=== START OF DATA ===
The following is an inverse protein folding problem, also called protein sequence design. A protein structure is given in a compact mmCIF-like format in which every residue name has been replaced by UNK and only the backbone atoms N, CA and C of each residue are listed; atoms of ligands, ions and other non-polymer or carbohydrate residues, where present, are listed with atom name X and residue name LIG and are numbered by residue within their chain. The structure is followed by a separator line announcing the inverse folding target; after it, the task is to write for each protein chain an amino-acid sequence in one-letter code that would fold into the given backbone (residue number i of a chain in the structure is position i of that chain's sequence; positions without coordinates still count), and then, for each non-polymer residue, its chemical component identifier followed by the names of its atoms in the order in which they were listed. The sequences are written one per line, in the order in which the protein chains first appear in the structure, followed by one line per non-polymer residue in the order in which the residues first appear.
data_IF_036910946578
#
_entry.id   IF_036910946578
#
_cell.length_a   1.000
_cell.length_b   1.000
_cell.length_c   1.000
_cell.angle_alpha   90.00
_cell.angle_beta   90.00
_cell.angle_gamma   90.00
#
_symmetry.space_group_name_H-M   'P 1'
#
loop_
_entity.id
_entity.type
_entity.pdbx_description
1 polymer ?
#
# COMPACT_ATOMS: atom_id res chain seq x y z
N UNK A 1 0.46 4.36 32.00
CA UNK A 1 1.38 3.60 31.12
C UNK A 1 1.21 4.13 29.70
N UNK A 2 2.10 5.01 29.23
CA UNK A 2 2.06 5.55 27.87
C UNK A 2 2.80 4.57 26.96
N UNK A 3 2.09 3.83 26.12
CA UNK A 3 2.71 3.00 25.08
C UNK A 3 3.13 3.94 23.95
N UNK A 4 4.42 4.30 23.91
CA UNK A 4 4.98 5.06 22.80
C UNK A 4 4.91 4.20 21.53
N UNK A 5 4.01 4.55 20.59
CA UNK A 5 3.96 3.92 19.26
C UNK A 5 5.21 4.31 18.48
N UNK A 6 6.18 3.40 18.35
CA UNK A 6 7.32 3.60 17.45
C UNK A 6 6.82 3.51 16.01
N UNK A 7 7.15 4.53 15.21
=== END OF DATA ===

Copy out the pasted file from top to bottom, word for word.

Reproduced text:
The following is an inverse protein folding problem, also called protein sequence design. A protein structure is given in a compact mmCIF-like format in which every residue name has been replaced by UNK and only the backbone atoms N, CA and C of each residue are listed; atoms of ligands, ions and other non-polymer or carbohydrate residues, where present, are listed with atom name X and residue name LIG and are numbered by residue within their chain. The structure is followed by a separator line announcing the inverse folding target; after it, the task is to write for each protein chain an amino-acid sequence in one-letter code that would fold into the given backbone (residue number i of a chain in the structure is position i of that chain's sequence; positions without coordinates still count), and then, for each non-polymer residue, its chemical component identifier followed by the names of its atoms in the order in which they were listed. The sequences are written one per line, in the order in which the protein chains first appear in the structure, followed by one line per non-polymer residue in the order in which the residues first appear.
data_IF_036910946578
#
_entry.id   IF_036910946578
#
_cell.length_a   1.000
_cell.length_b   1.000
_cell.length_c   1.000
_cell.angle_alpha   90.00
_cell.angle_beta   90.00
_cell.angle_gamma   90.00
#
_symmetry.space_group_name_H-M   'P 1'
#
loop_
_entity.id
_entity.type
_entity.pdbx_description
1 polymer ?
#
# COMPACT_ATOMS: atom_id res chain seq x y z
N UNK A 1 0.46 4.36 32.00
CA UNK A 1 1.38 3.60 31.12
C UNK A 1 1.21 4.13 29.70
N UNK A 2 2.10 5.01 29.23
CA UNK A 2 2.06 5.55 27.87
C UNK A 2 2.80 4.57 26.96
N UNK A 3 2.09 3.83 26.12
CA UNK A 3 2.71 3.00 25.08
C UNK A 3 3.13 3.94 23.95
N UNK A 4 4.42 4.30 23.91
CA UNK A 4 4.98 5.06 22.80
C UNK A 4 4.91 4.20 21.53
N UNK A 5 4.01 4.55 20.59
CA UNK A 5 3.96 3.92 19.26
C UNK A 5 5.21 4.31 18.48
N UNK A 6 6.18 3.40 18.35
CA UNK A 6 7.32 3.60 17.45
C UNK A 6 6.82 3.51 16.01
N UNK A 7 7.15 4.53 15.21